Default Redis server configuration
New Azure Cache for Redis instances are configured with the following default Redis configuration values:
The settings in this section cannot be changed using the
StackExchange.Redis.IServer.ConfigSet method. If this method is called with one of the commands in this section, an exception similar to the following example is thrown:
StackExchange.Redis.RedisServerException: ERR unknown command 'CONFIG'
Any values that are configurable, such as max-memory-policy, are configurable through the Azure portal or command-line management tools such as Azure CLI or PowerShell.
||16||The default number of databases is 16 but you can configure a different number based on the pricing tier.1 The default database is DB 0, you can select a different one on a per-connection basis using
||Depends on the pricing tier2||This value is the maximum number of connected clients allowed at the same time. Once the limit is reached Redis closes all the new connections, returning a 'max number of clients reached' error.|
||The allowed range for
||The allowed range for
||Maxmemory policy is the setting used by the Redis server to select what to remove when
||3||To save memory, LRU and minimal TTL algorithms are approximated algorithms instead of precise algorithms. By default Redis checks three keys and picks the one that was used less recently.|
||5,000||Max execution time of a Lua script in milliseconds. If the maximum execution time is reached, Redis logs that a script is still in execution after the maximum allowed time, and starts to reply to queries with an error.|
||500||Max size of script event queue.|
||0 0 032mb 8 mb 60||The client output buffer limits can be used to force disconnection of clients that aren't reading data from the server fast enough for some reason. A common reason is that a Pub/Sub client can't consume messages as fast as the publisher can produce them. For more information, see https://redis.io/topics/clients.|
1The limit for
databases is different for each Azure Cache for Redis pricing tier and can be set at cache creation. If no
databases setting is specified during cache creation, the default is 16.
- Basic and Standard caches
- C0 (250 MB) cache - up to 16 databases
- C1 (1 GB) cache - up to 16 databases
- C2 (2.5 GB) cache - up to 16 databases
- C3 (6 GB) cache - up to 16 databases
- C4 (13 GB) cache - up to 32 databases
- C5 (26 GB) cache - up to 48 databases
- C6 (53 GB) cache - up to 64 databases
- Premium caches
- P1 (6 GB - 60 GB) - up to 16 databases
- P2 (13 GB - 130 GB) - up to 32 databases
- P3 (26 GB - 260 GB) - up to 48 databases
- P4 (53 GB - 530 GB) - up to 64 databases
- P5 (120 GB - 1200 GB) - up to 64 databases
- All premium caches with Redis cluster enabled - Redis cluster only supports use of database 0 so the
databaseslimit for any premium cache with Redis cluster enabled is effectively 1 and the Select command isn't allowed. For more information, see Do I need to make any changes to my client application to use clustering?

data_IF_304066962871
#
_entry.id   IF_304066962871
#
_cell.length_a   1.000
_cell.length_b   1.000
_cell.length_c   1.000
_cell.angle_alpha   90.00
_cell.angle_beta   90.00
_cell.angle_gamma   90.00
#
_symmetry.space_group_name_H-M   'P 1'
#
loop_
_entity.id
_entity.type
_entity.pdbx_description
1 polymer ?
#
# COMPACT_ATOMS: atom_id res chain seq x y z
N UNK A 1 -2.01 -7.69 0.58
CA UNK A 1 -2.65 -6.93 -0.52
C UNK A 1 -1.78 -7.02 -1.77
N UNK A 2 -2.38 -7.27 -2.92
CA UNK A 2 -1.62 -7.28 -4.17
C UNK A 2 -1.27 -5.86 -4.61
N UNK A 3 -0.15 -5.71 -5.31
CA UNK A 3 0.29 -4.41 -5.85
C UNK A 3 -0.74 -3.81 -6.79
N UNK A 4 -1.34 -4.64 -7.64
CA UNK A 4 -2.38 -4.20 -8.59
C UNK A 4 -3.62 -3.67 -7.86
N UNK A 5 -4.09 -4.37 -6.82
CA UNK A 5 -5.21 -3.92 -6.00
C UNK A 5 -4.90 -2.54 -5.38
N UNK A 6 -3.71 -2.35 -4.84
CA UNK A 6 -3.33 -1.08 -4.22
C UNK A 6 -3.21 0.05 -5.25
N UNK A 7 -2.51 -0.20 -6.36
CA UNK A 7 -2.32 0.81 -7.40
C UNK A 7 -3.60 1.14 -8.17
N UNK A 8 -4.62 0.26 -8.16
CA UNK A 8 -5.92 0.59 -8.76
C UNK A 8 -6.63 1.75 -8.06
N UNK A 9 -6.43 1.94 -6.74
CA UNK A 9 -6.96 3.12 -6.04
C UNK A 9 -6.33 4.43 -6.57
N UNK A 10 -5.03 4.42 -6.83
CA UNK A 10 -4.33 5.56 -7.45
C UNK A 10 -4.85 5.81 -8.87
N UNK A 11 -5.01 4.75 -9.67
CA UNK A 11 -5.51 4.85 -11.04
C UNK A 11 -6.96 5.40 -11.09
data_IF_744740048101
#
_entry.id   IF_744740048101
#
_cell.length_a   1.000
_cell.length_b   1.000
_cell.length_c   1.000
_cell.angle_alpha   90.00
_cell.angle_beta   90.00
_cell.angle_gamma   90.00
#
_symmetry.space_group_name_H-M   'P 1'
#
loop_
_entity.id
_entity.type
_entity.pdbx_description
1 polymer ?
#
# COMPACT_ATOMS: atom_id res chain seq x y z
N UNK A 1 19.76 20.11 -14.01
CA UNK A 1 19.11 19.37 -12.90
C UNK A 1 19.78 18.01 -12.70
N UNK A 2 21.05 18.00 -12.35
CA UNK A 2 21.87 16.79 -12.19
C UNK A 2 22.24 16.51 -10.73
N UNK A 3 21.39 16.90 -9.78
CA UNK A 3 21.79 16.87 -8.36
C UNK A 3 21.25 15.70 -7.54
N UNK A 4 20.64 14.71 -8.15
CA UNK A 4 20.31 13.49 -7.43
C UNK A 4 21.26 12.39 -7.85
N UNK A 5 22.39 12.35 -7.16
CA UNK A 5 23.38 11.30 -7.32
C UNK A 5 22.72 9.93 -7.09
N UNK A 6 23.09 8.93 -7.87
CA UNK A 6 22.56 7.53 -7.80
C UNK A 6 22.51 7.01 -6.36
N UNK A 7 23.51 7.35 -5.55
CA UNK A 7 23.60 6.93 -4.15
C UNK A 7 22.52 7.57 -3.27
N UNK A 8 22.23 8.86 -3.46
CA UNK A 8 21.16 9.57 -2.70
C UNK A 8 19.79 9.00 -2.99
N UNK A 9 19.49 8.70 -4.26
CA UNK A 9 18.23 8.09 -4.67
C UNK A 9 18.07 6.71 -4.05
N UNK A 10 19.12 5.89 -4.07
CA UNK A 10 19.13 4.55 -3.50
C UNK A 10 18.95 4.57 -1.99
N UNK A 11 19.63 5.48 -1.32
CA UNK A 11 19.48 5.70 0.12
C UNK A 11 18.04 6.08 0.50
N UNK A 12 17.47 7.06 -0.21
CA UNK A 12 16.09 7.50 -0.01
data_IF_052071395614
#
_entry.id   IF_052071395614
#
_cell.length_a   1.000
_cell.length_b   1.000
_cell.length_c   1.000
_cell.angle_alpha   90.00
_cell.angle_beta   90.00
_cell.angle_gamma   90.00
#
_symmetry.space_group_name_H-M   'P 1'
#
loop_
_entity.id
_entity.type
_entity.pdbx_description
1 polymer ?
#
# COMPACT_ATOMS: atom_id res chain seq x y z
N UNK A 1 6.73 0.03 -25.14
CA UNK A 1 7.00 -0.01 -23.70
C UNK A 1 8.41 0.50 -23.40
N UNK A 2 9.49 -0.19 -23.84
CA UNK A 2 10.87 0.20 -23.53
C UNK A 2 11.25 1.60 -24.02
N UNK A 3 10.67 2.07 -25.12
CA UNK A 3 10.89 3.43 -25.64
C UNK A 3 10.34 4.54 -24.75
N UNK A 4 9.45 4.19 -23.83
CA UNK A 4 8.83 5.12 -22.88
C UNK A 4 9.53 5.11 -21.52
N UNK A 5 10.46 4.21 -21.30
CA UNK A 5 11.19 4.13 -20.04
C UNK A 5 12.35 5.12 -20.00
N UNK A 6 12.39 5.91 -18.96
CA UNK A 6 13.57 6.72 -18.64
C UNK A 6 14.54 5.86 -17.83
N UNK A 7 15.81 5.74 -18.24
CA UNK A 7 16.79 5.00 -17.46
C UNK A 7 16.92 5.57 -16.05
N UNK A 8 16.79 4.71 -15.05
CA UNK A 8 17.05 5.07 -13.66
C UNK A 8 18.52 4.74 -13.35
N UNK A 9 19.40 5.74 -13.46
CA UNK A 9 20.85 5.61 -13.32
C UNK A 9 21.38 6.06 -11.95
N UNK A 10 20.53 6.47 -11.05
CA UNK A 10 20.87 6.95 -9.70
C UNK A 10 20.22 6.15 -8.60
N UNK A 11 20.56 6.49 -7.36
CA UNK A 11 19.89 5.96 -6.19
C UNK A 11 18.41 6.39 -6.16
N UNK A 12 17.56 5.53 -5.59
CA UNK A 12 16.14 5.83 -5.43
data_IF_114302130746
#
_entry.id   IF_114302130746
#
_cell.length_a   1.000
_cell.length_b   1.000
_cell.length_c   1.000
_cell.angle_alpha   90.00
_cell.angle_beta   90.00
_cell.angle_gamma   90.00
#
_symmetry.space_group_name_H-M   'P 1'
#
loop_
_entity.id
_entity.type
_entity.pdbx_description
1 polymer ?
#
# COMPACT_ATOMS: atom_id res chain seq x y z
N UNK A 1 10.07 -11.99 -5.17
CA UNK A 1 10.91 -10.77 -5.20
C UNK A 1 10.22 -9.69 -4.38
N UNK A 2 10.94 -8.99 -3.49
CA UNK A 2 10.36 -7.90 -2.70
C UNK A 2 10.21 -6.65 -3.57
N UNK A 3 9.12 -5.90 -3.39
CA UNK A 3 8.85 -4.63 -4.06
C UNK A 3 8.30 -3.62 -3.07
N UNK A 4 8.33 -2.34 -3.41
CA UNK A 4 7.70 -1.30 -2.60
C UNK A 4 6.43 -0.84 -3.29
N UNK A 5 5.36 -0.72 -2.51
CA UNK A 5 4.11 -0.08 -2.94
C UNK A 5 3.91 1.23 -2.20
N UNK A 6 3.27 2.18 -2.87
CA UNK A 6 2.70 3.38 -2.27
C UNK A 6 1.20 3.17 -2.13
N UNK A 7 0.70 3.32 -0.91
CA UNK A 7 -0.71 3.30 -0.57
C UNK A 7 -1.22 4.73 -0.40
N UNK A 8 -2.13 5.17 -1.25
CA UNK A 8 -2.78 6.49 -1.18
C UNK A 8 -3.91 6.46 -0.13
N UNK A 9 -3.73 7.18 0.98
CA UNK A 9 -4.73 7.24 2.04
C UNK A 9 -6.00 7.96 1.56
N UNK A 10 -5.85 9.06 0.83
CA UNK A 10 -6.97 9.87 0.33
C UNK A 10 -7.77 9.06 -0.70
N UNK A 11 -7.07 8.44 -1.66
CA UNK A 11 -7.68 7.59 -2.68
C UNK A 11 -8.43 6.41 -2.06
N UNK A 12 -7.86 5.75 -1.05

For more information about databases, see What are Redis databases?
databases setting can be configured only during cache creation and only using PowerShell, CLI, or other management clients. For an example of configuring
databases during cache creation using PowerShell, see New-AzRedisCache.
maxclients is different for each Azure Cache for Redis pricing tier.
- Basic and Standard caches
- C0 (250 MB) cache - up to 256 connections
- C1 (1 GB) cache - up to 1,000 connections
- C2 (2.5 GB) cache - up to 2,000 connections
- C3 (6 GB) cache - up to 5,000 connections
- C4 (13 GB) cache - up to 10,000 connections
- C5 (26 GB) cache - up to 15,000 connections
- C6 (53 GB) cache - up to 20,000 connections
- Premium caches
- P1 (6 GB - 60 GB) - up to 7,500 connections
- P2 (13 GB - 130 GB) - up to 15,000 connections
- P3 (26 GB - 260 GB) - up to 30,000 connections
- P4 (53 GB - 530 GB) - up to 40,000 connections
- P5: (120 GB - 1200 GB) - up to 40,000 connections
While each size of cache allows up to a certain number of connections, each connection to Redis has overhead associated with it. An example of such overhead would be CPU and memory usage as a result of TLS/SSL encryption. The maximum connection limit for a given cache size assumes a lightly loaded cache. If load from connection overhead plus load from client operations exceeds capacity for the system, the cache can experience capacity issues even if you have not exceeded the connection limit for the current cache size.
Redis commands not supported in Azure Cache for Redis
Configuration and management of Azure Cache for Redis instances is managed by Microsoft, which disables the following commands. If you try to invoke them, you receive an error message similar to
"(error) ERR unknown command".
- CLUSTER - Cluster write commands are disabled, but read-only Cluster commands are permitted.
For cache instances using active geo-replication, the following commands are also blocked to prevent accidental data loss:
Because configuration and management of Azure Cache for Redis instances is managed by Microsoft, some commands are disabled. The commands are listed above. If you try to invoke them, you receive an error message similar to
"(error) ERR unknown command".
For more information about Redis commands, see https://redis.io/commands.